This is the conclusion to 74 year old female CC: Chest pain.
As usual I enjoyed reading the comments! My goal is to get you guys thinking and it’s nice to see you discuss “stable versus unstable”, the need for sedation, and the importance of considering the Hs and Ts!
Let’s take another look at the 12-lead ECG.
This is an unstable wide complex tachycardia which we must presume to be ventricular tachycardia.
We presume it is ventricular tachycardia because that is our default ECG diagnosis for “wide and fast” rhythms.
The fact that she has a history of MI makes VT all the more likely.
We need to avoid the temptation to over-think heart rhythms like this! As much as 12-lead ECGs have advanced the EMS profession, this is one small area where we have taken a step backward, IMHO.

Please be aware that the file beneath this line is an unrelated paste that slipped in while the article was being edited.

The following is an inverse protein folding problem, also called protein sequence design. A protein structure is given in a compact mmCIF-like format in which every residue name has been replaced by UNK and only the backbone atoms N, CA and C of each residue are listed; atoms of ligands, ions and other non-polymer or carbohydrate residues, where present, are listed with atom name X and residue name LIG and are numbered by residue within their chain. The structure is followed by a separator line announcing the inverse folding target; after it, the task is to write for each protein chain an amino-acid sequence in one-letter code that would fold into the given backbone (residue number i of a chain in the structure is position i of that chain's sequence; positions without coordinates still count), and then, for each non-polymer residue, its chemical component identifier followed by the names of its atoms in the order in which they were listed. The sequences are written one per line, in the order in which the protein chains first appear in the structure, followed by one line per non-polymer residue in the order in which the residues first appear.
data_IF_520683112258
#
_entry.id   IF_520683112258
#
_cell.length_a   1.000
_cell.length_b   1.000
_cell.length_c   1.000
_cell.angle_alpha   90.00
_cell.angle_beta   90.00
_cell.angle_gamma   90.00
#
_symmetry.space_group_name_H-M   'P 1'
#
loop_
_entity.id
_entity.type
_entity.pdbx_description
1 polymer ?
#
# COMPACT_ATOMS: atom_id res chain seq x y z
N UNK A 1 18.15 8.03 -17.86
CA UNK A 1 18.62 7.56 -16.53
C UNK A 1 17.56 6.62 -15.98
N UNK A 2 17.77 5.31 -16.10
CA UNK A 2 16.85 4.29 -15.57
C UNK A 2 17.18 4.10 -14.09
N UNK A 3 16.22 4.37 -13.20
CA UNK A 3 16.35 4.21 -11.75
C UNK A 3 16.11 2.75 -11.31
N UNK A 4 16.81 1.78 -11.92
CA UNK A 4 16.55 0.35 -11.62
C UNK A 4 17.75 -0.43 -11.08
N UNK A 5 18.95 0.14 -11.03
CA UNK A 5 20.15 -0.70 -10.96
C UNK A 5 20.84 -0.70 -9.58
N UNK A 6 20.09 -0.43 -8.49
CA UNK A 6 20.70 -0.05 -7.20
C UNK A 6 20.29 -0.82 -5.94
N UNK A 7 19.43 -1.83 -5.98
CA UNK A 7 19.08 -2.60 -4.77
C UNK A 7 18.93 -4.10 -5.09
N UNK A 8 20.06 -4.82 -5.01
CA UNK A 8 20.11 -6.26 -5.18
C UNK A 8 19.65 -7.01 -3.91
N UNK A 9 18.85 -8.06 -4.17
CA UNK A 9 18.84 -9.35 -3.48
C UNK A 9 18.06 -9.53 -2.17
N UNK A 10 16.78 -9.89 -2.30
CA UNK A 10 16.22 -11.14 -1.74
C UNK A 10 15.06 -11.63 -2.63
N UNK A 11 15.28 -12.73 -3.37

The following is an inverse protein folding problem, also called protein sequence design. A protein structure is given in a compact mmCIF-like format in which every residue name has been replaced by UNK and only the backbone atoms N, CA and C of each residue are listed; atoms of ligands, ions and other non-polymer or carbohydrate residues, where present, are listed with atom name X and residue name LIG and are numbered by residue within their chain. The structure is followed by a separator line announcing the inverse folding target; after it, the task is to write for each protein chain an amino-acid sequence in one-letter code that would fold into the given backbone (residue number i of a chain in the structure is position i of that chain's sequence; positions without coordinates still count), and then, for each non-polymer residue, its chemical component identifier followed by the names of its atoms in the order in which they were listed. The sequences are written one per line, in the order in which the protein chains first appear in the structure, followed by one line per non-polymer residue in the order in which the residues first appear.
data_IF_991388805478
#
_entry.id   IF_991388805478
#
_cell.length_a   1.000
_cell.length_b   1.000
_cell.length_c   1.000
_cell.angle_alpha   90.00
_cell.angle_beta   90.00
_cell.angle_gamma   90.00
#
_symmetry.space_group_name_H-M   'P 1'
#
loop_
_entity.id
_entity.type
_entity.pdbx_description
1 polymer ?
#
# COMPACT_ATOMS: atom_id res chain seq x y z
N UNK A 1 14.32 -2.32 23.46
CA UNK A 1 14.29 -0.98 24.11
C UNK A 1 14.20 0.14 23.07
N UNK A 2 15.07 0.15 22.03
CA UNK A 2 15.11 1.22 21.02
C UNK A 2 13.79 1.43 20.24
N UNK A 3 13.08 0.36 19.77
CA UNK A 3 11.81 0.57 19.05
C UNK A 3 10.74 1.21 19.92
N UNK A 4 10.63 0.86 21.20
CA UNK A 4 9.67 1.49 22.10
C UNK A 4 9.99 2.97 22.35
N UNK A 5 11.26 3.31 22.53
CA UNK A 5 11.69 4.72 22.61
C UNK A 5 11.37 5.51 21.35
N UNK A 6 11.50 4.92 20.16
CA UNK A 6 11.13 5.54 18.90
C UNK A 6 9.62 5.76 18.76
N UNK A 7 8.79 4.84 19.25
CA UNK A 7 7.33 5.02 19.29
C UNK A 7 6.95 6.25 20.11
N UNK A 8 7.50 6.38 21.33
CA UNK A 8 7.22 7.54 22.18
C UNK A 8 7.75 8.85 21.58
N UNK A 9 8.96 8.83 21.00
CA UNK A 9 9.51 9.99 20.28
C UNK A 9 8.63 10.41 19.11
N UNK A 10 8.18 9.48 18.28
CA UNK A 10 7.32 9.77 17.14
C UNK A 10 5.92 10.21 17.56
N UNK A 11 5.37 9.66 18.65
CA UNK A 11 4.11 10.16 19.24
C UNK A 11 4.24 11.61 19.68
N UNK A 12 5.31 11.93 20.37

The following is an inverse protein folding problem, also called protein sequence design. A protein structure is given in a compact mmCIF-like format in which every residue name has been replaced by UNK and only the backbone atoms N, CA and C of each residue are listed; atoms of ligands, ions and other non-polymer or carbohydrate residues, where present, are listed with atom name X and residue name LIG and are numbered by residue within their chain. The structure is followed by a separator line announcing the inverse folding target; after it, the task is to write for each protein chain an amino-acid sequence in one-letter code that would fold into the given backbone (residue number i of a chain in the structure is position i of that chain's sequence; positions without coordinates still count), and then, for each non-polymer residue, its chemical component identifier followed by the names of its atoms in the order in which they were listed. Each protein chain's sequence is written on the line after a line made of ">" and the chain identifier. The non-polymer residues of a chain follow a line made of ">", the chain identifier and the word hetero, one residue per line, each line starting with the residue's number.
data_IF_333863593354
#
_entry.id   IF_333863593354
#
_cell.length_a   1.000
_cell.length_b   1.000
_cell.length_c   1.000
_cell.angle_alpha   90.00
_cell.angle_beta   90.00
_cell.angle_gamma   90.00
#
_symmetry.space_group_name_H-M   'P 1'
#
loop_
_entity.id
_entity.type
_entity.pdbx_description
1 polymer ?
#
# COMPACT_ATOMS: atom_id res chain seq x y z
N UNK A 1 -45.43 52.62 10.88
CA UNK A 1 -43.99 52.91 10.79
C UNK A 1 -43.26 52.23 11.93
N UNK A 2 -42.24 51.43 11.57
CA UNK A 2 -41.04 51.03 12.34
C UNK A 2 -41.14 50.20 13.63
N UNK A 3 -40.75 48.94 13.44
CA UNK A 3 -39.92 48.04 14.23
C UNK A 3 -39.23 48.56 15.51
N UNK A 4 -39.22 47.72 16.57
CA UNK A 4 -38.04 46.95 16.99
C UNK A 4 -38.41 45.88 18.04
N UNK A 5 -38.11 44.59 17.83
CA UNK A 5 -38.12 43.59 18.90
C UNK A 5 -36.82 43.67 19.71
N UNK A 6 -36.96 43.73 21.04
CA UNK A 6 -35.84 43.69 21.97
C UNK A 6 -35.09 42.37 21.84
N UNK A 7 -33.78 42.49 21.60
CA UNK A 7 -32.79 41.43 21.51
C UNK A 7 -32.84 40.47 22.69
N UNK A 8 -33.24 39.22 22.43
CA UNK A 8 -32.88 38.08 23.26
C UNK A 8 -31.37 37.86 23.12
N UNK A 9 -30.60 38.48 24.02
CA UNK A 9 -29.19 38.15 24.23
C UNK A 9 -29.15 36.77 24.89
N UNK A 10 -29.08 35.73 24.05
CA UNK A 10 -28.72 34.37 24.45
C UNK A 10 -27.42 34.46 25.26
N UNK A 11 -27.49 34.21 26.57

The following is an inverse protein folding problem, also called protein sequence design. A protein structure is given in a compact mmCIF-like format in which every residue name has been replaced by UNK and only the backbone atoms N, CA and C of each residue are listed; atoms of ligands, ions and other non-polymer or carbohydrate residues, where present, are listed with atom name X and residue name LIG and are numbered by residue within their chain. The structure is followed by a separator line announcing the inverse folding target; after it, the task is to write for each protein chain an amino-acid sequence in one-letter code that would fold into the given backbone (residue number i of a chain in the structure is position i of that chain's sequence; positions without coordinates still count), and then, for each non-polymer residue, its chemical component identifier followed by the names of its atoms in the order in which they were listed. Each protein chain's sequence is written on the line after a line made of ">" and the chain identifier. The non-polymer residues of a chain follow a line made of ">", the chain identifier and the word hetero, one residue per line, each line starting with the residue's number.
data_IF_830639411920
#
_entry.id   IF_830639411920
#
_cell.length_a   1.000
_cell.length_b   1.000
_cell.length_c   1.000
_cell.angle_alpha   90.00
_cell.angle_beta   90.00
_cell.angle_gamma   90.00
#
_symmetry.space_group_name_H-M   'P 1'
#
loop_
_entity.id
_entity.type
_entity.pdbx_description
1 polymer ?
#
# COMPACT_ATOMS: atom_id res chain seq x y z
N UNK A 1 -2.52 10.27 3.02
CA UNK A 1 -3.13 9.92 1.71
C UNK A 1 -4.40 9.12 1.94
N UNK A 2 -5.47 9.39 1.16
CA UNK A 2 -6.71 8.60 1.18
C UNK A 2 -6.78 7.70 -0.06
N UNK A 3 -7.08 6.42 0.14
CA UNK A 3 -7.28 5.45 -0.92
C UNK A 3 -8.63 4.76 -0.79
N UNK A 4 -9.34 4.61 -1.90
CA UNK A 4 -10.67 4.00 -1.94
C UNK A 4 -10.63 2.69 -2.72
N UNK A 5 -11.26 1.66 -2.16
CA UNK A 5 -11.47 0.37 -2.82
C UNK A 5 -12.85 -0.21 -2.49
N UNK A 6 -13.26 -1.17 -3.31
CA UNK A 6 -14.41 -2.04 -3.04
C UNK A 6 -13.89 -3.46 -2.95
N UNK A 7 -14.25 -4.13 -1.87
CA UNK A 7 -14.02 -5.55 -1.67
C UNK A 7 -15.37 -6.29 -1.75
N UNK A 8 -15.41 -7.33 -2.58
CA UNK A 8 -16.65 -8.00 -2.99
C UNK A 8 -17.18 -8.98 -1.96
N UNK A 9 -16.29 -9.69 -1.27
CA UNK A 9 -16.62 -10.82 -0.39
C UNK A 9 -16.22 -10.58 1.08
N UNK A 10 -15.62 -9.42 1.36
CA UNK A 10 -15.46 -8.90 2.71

Before 12-lead ECGs a “wide and fast” rhythm like the one you see above was VT. Now you can’t turn around without someone labeling a clear-cut case of VT as “SVT with aberrancy.”
However, in this case (hopefully) the debate is irrelevant because the patient is unstable.
Because the patient is experiencing chest pain, radial pulses are absent, the patient looks “shocky” and the level of consciousness is diminished.
Immediate synchronized cardioversion is indicated. That’s exactly what this crew decided to do.
About a minute later the rhythm started to stabilize.
What should the crew do next?
If you said, “Obtain a 12-lead ECG!” move to the head of the class!
Now we have some insight as to why this patient was in VT!
Vital signs are re-assessed.
SpO2: 100 with O2 via NRB @ 15 LPM
If this was your patient what would you do next?